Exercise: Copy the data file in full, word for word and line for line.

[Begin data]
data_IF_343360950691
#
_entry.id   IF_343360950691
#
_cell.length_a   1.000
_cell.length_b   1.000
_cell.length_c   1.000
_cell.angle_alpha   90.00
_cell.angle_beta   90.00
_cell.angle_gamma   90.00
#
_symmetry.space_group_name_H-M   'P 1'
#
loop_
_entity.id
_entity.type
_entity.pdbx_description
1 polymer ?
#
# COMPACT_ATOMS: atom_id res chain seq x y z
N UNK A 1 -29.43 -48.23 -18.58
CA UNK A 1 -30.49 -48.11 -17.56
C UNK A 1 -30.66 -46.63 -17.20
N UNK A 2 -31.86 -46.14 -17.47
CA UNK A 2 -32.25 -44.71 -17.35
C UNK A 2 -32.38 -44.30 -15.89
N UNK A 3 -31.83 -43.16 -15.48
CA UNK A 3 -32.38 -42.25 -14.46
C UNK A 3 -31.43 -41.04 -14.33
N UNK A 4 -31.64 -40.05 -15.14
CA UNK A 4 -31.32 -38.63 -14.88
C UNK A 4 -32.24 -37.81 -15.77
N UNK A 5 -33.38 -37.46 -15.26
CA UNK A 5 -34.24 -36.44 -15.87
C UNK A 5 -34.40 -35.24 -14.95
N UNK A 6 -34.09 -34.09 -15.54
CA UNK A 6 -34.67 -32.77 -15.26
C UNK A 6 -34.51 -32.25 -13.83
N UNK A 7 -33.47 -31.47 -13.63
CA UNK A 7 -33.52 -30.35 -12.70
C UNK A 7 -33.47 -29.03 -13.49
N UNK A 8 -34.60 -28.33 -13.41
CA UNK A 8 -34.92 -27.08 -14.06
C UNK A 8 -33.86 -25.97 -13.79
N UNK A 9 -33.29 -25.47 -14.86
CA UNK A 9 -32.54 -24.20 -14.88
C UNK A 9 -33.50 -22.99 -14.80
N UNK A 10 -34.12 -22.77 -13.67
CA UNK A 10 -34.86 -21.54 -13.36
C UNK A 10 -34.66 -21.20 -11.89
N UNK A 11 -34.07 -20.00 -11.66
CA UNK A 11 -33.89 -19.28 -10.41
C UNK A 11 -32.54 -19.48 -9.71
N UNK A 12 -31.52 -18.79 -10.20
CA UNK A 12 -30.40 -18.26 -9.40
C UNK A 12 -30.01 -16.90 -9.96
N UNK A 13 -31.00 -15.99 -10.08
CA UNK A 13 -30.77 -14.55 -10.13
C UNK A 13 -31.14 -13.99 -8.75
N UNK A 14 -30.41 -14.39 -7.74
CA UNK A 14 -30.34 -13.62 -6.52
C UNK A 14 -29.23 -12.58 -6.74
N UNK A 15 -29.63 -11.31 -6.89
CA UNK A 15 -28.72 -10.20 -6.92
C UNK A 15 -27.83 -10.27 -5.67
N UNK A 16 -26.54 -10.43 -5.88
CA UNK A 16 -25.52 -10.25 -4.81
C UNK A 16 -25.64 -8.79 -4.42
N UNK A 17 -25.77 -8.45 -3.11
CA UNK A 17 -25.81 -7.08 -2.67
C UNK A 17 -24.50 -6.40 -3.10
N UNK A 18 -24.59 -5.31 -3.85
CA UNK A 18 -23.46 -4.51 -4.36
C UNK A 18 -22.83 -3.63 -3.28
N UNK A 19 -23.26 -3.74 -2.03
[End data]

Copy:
data_IF_343360950691
#
_entry.id   IF_343360950691
#
_cell.length_a   1.000
_cell.length_b   1.000
_cell.length_c   1.000
_cell.angle_alpha   90.00
_cell.angle_beta   90.00
_cell.angle_gamma   90.00
#
_symmetry.space_group_name_H-M   'P 1'
#
loop_
_entity.id
_entity.type
_entity.pdbx_description
1 polymer ?
#
# COMPACT_ATOMS: atom_id res chain seq x y z
N UNK A 1 -29.43 -48.23 -18.58
CA UNK A 1 -30.49 -48.11 -17.56
C UNK A 1 -30.66 -46.63 -17.20
N UNK A 2 -31.86 -46.14 -17.47
CA UNK A 2 -32.25 -44.71 -17.35
C UNK A 2 -32.38 -44.30 -15.89
N UNK A 3 -31.83 -43.16 -15.48
CA UNK A 3 -32.38 -42.25 -14.46
C UNK A 3 -31.43 -41.04 -14.33
N UNK A 4 -31.64 -40.05 -15.14
CA UNK A 4 -31.32 -38.63 -14.88
C UNK A 4 -32.24 -37.81 -15.77
N UNK A 5 -33.38 -37.46 -15.26
CA UNK A 5 -34.24 -36.44 -15.87
C UNK A 5 -34.40 -35.24 -14.95
N UNK A 6 -34.09 -34.09 -15.54
CA UNK A 6 -34.67 -32.77 -15.26
C UNK A 6 -34.51 -32.25 -13.83
N UNK A 7 -33.47 -31.47 -13.63
CA UNK A 7 -33.52 -30.35 -12.70
C UNK A 7 -33.47 -29.03 -13.49
N UNK A 8 -34.60 -28.33 -13.41
CA UNK A 8 -34.92 -27.08 -14.06
C UNK A 8 -33.86 -25.97 -13.79
N UNK A 9 -33.29 -25.47 -14.86
CA UNK A 9 -32.54 -24.20 -14.88
C UNK A 9 -33.50 -22.99 -14.80
N UNK A 10 -34.12 -22.77 -13.67
CA UNK A 10 -34.86 -21.54 -13.36
C UNK A 10 -34.66 -21.20 -11.89
N UNK A 11 -34.07 -20.00 -11.66
CA UNK A 11 -33.89 -19.28 -10.41
C UNK A 11 -32.54 -19.48 -9.71
N UNK A 12 -31.52 -18.79 -10.20
CA UNK A 12 -30.40 -18.26 -9.40
C UNK A 12 -30.01 -16.90 -9.96
N UNK A 13 -31.00 -15.99 -10.08
CA UNK A 13 -30.77 -14.55 -10.13
C UNK A 13 -31.14 -13.99 -8.75
N UNK A 14 -30.41 -14.39 -7.74
CA UNK A 14 -30.34 -13.62 -6.52
C UNK A 14 -29.23 -12.58 -6.74
N UNK A 15 -29.63 -11.31 -6.89
CA UNK A 15 -28.72 -10.20 -6.92
C UNK A 15 -27.83 -10.27 -5.67
N UNK A 16 -26.54 -10.43 -5.88
CA UNK A 16 -25.52 -10.25 -4.81
C UNK A 16 -25.64 -8.79 -4.42
N UNK A 17 -25.77 -8.45 -3.11
CA UNK A 17 -25.81 -7.08 -2.67
C UNK A 17 -24.50 -6.40 -3.10
N UNK A 18 -24.59 -5.31 -3.85
CA UNK A 18 -23.46 -4.51 -4.36
C UNK A 18 -22.83 -3.63 -3.28
N UNK A 19 -23.26 -3.74 -2.03